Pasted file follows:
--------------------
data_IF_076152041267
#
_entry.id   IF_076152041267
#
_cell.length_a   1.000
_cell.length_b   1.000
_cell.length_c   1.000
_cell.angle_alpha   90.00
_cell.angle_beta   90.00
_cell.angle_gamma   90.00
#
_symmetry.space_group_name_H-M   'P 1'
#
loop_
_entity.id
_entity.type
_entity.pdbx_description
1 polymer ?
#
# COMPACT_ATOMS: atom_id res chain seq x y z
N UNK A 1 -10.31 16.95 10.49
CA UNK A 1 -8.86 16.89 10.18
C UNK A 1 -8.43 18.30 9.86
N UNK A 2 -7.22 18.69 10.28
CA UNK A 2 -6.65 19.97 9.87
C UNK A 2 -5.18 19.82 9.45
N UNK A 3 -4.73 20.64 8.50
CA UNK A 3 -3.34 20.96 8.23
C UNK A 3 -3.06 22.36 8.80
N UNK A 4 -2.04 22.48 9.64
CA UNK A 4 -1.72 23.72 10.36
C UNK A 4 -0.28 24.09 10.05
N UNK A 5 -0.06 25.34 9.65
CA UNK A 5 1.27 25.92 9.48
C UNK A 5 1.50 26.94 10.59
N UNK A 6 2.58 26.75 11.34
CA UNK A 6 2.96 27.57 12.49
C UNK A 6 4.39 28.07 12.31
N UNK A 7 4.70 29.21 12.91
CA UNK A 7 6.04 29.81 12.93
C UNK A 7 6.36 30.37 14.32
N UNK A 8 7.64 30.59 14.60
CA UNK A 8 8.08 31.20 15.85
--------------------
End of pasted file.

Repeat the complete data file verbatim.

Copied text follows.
data_IF_076152041267
#
_entry.id   IF_076152041267
#
_cell.length_a   1.000
_cell.length_b   1.000
_cell.length_c   1.000
_cell.angle_alpha   90.00
_cell.angle_beta   90.00
_cell.angle_gamma   90.00
#
_symmetry.space_group_name_H-M   'P 1'
#
loop_
_entity.id
_entity.type
_entity.pdbx_description
1 polymer ?
#
# COMPACT_ATOMS: atom_id res chain seq x y z
N UNK A 1 -10.31 16.95 10.49
CA UNK A 1 -8.86 16.89 10.18
C UNK A 1 -8.43 18.30 9.86
N UNK A 2 -7.22 18.69 10.28
CA UNK A 2 -6.65 19.97 9.87
C UNK A 2 -5.18 19.82 9.45
N UNK A 3 -4.73 20.64 8.50
CA UNK A 3 -3.34 20.96 8.23
C UNK A 3 -3.06 22.36 8.80
N UNK A 4 -2.04 22.48 9.64
CA UNK A 4 -1.72 23.72 10.36
C UNK A 4 -0.28 24.09 10.05
N UNK A 5 -0.06 25.34 9.65
CA UNK A 5 1.27 25.92 9.48
C UNK A 5 1.50 26.94 10.59
N UNK A 6 2.58 26.75 11.34
CA UNK A 6 2.96 27.57 12.49
C UNK A 6 4.39 28.07 12.31
N UNK A 7 4.70 29.21 12.91
CA UNK A 7 6.04 29.81 12.93
C UNK A 7 6.36 30.37 14.32
N UNK A 8 7.64 30.59 14.60
CA UNK A 8 8.08 31.20 15.85